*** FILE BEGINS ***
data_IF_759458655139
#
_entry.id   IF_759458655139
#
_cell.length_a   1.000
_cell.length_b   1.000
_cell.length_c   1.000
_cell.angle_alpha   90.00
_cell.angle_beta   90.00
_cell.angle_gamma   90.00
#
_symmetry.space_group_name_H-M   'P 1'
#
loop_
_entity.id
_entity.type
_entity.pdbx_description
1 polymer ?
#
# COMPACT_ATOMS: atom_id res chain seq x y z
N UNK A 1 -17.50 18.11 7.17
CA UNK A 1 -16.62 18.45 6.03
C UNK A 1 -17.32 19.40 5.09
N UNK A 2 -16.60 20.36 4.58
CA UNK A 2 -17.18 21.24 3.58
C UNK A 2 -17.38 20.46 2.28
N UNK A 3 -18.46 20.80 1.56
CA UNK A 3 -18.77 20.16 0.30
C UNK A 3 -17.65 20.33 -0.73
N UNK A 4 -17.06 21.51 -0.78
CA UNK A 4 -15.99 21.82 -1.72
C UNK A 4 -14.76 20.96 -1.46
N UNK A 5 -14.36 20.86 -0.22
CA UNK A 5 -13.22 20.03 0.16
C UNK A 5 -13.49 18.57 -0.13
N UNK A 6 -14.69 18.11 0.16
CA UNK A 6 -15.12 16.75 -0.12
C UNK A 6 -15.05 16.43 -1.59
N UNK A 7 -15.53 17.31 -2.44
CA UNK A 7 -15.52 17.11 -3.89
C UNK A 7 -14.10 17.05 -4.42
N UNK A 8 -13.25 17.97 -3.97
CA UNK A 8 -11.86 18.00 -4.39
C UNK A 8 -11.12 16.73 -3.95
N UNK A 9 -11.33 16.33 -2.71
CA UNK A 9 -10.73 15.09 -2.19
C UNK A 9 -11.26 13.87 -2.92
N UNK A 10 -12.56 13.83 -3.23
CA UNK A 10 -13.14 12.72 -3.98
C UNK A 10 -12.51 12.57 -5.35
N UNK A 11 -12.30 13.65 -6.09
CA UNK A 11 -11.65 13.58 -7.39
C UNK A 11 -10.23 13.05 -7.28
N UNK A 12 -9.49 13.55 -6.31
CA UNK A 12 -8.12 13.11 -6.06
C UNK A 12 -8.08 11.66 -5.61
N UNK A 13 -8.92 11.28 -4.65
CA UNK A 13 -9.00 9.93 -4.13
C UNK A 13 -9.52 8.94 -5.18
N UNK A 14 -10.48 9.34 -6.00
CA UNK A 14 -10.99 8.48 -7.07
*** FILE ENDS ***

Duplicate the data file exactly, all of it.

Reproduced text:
data_IF_759458655139
#
_entry.id   IF_759458655139
#
_cell.length_a   1.000
_cell.length_b   1.000
_cell.length_c   1.000
_cell.angle_alpha   90.00
_cell.angle_beta   90.00
_cell.angle_gamma   90.00
#
_symmetry.space_group_name_H-M   'P 1'
#
loop_
_entity.id
_entity.type
_entity.pdbx_description
1 polymer ?
#
# COMPACT_ATOMS: atom_id res chain seq x y z
N UNK A 1 -17.50 18.11 7.17
CA UNK A 1 -16.62 18.45 6.03
C UNK A 1 -17.32 19.40 5.09
N UNK A 2 -16.60 20.36 4.58
CA UNK A 2 -17.18 21.24 3.58
C UNK A 2 -17.38 20.46 2.28
N UNK A 3 -18.46 20.80 1.56
CA UNK A 3 -18.77 20.16 0.30
C UNK A 3 -17.65 20.33 -0.73
N UNK A 4 -17.06 21.51 -0.78
CA UNK A 4 -15.99 21.82 -1.72
C UNK A 4 -14.76 20.96 -1.46
N UNK A 5 -14.36 20.86 -0.22
CA UNK A 5 -13.22 20.03 0.16
C UNK A 5 -13.49 18.57 -0.13
N UNK A 6 -14.69 18.11 0.16
CA UNK A 6 -15.12 16.75 -0.12
C UNK A 6 -15.05 16.43 -1.59
N UNK A 7 -15.53 17.31 -2.44
CA UNK A 7 -15.52 17.11 -3.89
C UNK A 7 -14.10 17.05 -4.42
N UNK A 8 -13.25 17.97 -3.97
CA UNK A 8 -11.86 18.00 -4.39
C UNK A 8 -11.12 16.73 -3.95
N UNK A 9 -11.33 16.33 -2.71
CA UNK A 9 -10.73 15.09 -2.19
C UNK A 9 -11.26 13.87 -2.92
N UNK A 10 -12.56 13.83 -3.23
CA UNK A 10 -13.14 12.72 -3.98
C UNK A 10 -12.51 12.57 -5.35
N UNK A 11 -12.30 13.65 -6.09
CA UNK A 11 -11.65 13.58 -7.39
C UNK A 11 -10.23 13.05 -7.28
N UNK A 12 -9.49 13.55 -6.31
CA UNK A 12 -8.12 13.11 -6.06
C UNK A 12 -8.08 11.66 -5.61
N UNK A 13 -8.92 11.28 -4.65
CA UNK A 13 -9.00 9.93 -4.13
C UNK A 13 -9.52 8.94 -5.18
N UNK A 14 -10.48 9.34 -6.00
CA UNK A 14 -10.99 8.48 -7.07